Benazir Bhutto was assassinated after a political rally on December 27, 2007, in Rawalpindi, the garrison town adjoining Pakistan’s capital, Islamabad. Before her death, she had written to a number of friends that Musharraf should be held accountable if she was killed because of lax security and the possible complicity of some people within his administration who sympathized with the jihadists.

The Bhutto assassination has been investigated by a special United Nations Commission, but Musharraf is the only senior official charged specifically with a role in that murder. The U.N. investigators discovered that an army officer had ordered the hosing down of the crime scene and the police had “deliberately botched the investigation.” Musharraf alone cannot be charged with the conspiracy unless others involved in that conspiracy are also named and indicted. The more important question relating to the links of al Qaeda and its Pakistani affiliates and their role in the assassination also needs to be further explored.
Pakistan’s chief justice, Iftikhar Chaudhry, appears to carry a grudge against Musharraf, who removed him from his position in 2007 only to be restored two years later by the civilian government that followed Musharraf. Chaudhry is not known to always root his judgment in law and could use the Bhutto assassination case to settle his score with Musharraf—the man who both gave him his job and took it away.

But Musharraf’s trial would help Pakistan confront the demons of its convoluted past only if it is free of the taint of political vendetta. Musharraf must certainly be held accountable, but so should everyone else involved in killing the anti-jihadi, pro-Western leader Pakistan could have had.

Americans often worry about nuclear-armed Pakistan as the most dangerous country in the world. Solving the murder of a popular civilian leader who could have taken Pakistan way from its jihadist path could be a starting point for at least understanding the combination of forces that make Pakistan so dangerous.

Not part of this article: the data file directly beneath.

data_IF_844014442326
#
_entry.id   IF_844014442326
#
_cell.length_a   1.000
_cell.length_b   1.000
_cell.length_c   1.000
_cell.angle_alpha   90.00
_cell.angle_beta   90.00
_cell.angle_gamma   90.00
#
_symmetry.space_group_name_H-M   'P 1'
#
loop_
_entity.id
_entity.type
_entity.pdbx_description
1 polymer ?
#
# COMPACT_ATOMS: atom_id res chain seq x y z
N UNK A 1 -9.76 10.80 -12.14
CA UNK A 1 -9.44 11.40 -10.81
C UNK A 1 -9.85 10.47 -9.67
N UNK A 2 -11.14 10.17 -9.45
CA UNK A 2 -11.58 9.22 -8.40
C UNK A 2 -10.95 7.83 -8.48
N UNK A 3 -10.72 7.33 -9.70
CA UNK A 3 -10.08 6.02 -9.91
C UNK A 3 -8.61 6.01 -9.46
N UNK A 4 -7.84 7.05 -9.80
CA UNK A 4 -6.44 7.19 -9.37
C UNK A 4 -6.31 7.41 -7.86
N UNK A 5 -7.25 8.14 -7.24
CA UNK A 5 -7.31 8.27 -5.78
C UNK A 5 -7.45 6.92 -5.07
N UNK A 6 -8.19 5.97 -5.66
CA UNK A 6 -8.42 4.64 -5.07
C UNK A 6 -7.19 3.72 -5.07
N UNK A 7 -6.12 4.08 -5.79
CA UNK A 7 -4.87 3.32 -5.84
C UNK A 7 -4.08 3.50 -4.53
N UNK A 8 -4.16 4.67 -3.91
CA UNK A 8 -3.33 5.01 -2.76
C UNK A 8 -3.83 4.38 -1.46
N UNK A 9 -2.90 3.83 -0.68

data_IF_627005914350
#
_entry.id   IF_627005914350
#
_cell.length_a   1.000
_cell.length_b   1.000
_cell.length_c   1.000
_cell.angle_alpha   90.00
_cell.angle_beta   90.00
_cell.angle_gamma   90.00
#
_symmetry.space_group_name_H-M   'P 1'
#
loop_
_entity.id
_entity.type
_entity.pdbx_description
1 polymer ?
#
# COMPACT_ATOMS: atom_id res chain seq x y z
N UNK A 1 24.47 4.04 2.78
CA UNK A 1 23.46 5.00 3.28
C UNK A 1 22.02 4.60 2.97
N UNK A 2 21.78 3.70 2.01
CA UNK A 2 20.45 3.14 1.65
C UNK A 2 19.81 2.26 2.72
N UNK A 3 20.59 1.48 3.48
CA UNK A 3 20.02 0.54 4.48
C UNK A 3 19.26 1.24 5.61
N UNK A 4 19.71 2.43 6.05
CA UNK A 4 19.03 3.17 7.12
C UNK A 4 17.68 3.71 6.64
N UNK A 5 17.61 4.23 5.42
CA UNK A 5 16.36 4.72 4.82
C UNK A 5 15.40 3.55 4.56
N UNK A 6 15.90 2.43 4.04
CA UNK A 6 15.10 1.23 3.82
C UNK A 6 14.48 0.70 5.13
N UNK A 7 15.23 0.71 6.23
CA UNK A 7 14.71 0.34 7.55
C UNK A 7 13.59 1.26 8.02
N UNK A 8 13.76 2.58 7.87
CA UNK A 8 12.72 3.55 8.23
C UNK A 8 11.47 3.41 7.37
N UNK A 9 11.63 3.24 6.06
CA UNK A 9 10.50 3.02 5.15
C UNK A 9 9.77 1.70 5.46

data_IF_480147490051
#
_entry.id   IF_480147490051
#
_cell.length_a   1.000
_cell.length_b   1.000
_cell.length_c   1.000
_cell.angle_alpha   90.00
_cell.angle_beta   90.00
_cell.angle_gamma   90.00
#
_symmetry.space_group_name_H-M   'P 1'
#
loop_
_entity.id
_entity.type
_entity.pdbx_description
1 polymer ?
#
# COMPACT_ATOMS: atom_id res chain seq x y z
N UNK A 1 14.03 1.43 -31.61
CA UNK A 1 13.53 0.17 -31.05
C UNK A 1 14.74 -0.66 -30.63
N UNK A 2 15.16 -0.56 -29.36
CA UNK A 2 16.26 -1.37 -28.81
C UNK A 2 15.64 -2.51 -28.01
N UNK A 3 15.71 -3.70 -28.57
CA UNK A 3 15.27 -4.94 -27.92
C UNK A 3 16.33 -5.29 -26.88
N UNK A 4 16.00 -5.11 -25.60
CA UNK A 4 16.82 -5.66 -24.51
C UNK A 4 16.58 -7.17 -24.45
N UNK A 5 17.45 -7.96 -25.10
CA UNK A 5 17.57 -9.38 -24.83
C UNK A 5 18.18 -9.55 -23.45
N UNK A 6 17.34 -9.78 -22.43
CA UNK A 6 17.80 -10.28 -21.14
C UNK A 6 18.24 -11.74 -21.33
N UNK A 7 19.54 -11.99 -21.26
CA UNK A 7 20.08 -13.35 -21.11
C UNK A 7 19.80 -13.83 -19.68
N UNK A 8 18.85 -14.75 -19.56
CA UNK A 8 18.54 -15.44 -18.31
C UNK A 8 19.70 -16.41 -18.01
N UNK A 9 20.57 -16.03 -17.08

Above article was published in Daily Beast on Aug 21 2013

Islamism and the Pakistani State

Unlike most Muslim-majority countries, the state of Pakistan has consistently tolerated and even maintained positive relations with Islamist groups. Pakistan’s approach to Islamism differed greatly from the policies of other Muslim countries, which were led to independence in the twentieth century by secular elites. Islamists were deemed by these elites as an obstruction to their modernizing aspirations. The state apparatus was used either to suppress Islamism (Iran under the Shah, Turkey, and Tunisia) or to coopt it within a secular framework (Indonesia and Malaysia). Although Pakistan’s founding elites were also secular, their call for partition of British India along religious lines made it necessary for them to adopt Islamist ideas as part of their nation-building effort.

At a time when the newly-written constitutions of other Muslim countries emphasized the secular character of their states, Pakistan’s first Constituent Assembly adopted the ‘Objectives Resolution’ in 1949, declaring the purpose of the state to be to enable Muslims “to order their lives in the individual and collective spheres in accordance with the teachings and requirements of Islam as set out in the Holy Quran and the Sunna.”